ITS A DIARY !
This is a diary, or rather, field notes written up each day, with the latest entry at the top.
To get the full story, start at the bottom entry in the archive, and read upwards.
Then read the current diary entries from the bottom up as well.
Once you've got the full story, just visit and read the new story for the day!
The yellow and pink squiggly lines are two walks we take. The yellow one is the one we usually do. The squigglyness indicates how Madame visits her several important sniffing check-points!
We stop several times to feed the ravens, and you can see where they come from.
If you right-click on the image and open it in a new tab, you can then zoom in to see more details.
Friday, 12 March 2010
This morning was cold again - more because of the icy wind from the North West than because of the temperature. It also was damp, with the sunrise hidden behind patches of thick grey clouds.
The robins and blackbirds had been singing for an hour before dawn, with the great tits chiming in at sunrise.
There were no raven calls at that time.
I left the house at 6.45 a.m., and heard raven calls coming from behind my back. Then I saw two ravens fly high overhead, overtaking me and flying towards Pontcanna Fields.
No ravens called while I walked up the big field to the top and the enclosure there.
The black-headed seagulls were on the ground in a big flock - but they seemed to be dozing and didn't fly up until Otty came bouncing up and chasing them. He's a chocolate Labradoodle, young and exuberant, and the seagulls flew off when he came along, circling overhead and then flying to settle in the quarry field.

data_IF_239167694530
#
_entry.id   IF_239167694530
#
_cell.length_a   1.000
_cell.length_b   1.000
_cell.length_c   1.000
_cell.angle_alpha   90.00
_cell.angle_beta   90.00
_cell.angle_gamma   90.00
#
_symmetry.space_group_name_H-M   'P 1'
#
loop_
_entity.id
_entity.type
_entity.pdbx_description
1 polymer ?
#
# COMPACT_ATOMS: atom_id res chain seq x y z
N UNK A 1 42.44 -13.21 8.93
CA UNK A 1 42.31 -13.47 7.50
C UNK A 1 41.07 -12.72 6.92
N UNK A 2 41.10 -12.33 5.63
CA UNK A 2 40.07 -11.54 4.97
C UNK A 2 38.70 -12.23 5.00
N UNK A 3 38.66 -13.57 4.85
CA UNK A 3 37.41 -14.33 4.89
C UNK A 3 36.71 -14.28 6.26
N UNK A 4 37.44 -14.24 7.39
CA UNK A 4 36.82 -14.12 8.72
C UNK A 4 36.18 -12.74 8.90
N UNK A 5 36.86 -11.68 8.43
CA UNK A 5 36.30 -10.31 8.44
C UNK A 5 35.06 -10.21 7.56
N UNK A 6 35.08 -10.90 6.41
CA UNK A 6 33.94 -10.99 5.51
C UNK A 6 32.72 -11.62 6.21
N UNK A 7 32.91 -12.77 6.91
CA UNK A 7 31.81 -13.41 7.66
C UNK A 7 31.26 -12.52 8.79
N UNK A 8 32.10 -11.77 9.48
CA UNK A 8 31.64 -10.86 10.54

Not one raven appeared when I stood at the enclosure, nor did they come when I threw some scraps into it.
Looking around repeatedly, I finally saw one raven sit in the top of one of the trees in the spinney. I assumed this was one of my bold ravens - and while I didn't see his companion, I was hoping they'd turn up if I kept waiting.
The raven in the treetop then quorked quietly, once, and I saw him assume the begging position while still sitting in that tree.
Then, his companion flew to the ground - I have no idea where he was hiding!
At the same time, Bas had put in his appearance, and Cally as well - so I assume the ravens were so diffident because they saw the dogs, and knew what they'd do!
Sure enough, Bas, on his way to the spinney, made a little rush at the raven on the ground, who hopped to the side but did not fly off. He was a good thirty feet away - but that behaviour indicated to me that this was my bold raven. After he'd picked up a scrap, he flew off - all those dogs were too disconcerting.
Since no other raven appeared, Karen and I walked back down the big field, back home.
Tomorrow is the start to another weekend. There will be fewer dogs tomorrow and Sunday, I hope, and the ravens will get a chance to feed undisturbed.
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